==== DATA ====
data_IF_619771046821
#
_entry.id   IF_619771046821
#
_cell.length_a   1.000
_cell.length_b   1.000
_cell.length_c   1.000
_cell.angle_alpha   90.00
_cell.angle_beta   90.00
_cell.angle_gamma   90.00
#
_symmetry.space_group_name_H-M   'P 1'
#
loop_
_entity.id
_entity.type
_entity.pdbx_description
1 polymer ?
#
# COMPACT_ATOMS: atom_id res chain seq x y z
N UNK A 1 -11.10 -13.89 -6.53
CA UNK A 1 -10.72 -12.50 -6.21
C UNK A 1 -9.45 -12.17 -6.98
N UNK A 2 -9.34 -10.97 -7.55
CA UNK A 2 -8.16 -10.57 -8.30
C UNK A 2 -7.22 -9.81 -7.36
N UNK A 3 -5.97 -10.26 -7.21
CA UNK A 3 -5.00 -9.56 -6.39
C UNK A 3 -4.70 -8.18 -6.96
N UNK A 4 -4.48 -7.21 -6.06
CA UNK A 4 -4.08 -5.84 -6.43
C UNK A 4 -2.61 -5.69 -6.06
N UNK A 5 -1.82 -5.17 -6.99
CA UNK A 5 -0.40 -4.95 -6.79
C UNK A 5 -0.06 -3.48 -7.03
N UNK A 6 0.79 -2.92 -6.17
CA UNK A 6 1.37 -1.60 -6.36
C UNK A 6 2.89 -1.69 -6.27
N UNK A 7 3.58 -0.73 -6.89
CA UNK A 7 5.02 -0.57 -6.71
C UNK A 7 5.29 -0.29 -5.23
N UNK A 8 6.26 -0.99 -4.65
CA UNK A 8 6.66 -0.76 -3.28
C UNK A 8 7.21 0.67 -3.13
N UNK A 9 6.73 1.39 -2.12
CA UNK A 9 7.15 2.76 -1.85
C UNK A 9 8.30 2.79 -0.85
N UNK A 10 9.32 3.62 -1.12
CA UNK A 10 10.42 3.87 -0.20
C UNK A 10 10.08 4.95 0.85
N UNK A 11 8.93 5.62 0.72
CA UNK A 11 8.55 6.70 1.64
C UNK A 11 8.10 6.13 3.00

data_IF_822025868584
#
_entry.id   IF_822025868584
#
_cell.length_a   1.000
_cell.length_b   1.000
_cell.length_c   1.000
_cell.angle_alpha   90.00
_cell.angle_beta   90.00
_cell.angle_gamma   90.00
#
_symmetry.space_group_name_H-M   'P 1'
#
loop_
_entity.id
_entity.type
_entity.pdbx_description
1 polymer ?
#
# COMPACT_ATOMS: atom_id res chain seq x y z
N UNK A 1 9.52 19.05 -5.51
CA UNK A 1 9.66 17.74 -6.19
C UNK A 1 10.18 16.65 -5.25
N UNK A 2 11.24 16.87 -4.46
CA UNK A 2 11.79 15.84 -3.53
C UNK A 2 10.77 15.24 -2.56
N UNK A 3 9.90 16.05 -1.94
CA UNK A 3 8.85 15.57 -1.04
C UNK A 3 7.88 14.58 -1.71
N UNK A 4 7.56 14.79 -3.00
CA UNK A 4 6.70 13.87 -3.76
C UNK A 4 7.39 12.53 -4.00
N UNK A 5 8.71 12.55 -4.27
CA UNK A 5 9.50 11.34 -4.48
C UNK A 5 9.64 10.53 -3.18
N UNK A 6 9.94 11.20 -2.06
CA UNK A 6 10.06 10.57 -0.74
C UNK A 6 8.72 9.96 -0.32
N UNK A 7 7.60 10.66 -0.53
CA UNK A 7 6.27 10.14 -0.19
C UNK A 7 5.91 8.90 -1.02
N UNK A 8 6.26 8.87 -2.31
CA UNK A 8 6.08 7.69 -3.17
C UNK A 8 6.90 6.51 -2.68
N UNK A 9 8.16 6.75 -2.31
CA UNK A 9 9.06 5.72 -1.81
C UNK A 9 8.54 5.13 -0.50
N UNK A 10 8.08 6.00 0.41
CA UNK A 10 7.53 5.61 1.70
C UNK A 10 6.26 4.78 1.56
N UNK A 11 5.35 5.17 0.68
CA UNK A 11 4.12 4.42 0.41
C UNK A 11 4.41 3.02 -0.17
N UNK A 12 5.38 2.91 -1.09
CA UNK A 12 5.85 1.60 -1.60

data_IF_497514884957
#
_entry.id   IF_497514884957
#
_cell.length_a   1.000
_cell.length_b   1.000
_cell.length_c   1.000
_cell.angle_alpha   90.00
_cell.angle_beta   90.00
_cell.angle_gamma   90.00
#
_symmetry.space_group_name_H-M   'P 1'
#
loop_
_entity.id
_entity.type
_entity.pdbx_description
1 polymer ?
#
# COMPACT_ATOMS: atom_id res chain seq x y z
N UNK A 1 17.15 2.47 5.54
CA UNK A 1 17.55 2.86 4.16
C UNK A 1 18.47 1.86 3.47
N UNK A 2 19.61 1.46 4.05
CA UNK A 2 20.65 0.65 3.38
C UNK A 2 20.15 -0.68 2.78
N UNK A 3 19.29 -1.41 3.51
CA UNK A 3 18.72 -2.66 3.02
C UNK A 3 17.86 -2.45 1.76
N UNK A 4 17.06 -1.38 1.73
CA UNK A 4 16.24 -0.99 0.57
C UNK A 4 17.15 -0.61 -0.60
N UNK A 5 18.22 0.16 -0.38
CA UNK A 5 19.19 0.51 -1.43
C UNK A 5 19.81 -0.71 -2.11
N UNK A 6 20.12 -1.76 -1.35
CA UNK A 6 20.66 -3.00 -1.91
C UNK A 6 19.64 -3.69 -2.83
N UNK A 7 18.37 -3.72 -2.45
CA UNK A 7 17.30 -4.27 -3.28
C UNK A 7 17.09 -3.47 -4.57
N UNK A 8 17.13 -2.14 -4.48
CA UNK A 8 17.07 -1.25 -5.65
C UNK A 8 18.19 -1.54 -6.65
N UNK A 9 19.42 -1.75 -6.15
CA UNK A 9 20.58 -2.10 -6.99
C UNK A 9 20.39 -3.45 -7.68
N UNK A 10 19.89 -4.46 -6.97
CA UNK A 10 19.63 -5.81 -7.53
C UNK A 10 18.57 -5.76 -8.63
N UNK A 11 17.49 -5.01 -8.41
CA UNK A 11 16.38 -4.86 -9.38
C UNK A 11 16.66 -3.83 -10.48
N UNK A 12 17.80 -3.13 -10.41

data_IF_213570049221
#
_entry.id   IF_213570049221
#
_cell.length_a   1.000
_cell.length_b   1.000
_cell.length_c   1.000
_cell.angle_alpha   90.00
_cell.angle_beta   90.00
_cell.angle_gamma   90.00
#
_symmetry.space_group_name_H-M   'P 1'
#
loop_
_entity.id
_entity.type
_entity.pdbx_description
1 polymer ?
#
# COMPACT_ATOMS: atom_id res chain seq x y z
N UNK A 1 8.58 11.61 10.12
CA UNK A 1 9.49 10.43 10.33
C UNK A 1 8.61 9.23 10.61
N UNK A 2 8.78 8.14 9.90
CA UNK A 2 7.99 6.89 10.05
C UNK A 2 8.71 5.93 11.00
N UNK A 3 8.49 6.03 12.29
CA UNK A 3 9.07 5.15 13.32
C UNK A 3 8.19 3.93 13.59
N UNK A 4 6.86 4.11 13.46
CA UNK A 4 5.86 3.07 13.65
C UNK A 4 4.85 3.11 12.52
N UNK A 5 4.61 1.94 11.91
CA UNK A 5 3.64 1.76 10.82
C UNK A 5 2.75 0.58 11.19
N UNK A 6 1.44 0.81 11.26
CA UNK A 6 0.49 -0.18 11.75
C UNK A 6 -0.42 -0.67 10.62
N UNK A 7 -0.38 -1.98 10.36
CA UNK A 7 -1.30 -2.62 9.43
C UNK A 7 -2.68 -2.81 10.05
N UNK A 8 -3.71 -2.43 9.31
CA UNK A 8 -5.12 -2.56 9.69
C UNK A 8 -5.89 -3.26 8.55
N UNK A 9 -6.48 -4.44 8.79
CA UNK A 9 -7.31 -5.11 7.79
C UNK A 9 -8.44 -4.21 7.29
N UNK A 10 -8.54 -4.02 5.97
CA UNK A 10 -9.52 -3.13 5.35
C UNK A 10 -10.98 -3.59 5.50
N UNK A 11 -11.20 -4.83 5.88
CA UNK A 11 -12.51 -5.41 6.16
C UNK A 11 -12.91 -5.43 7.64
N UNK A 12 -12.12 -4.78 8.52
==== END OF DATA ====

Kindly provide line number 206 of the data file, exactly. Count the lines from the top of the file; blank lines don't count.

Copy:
C UNK A 8 -5.89 -3.26 8.55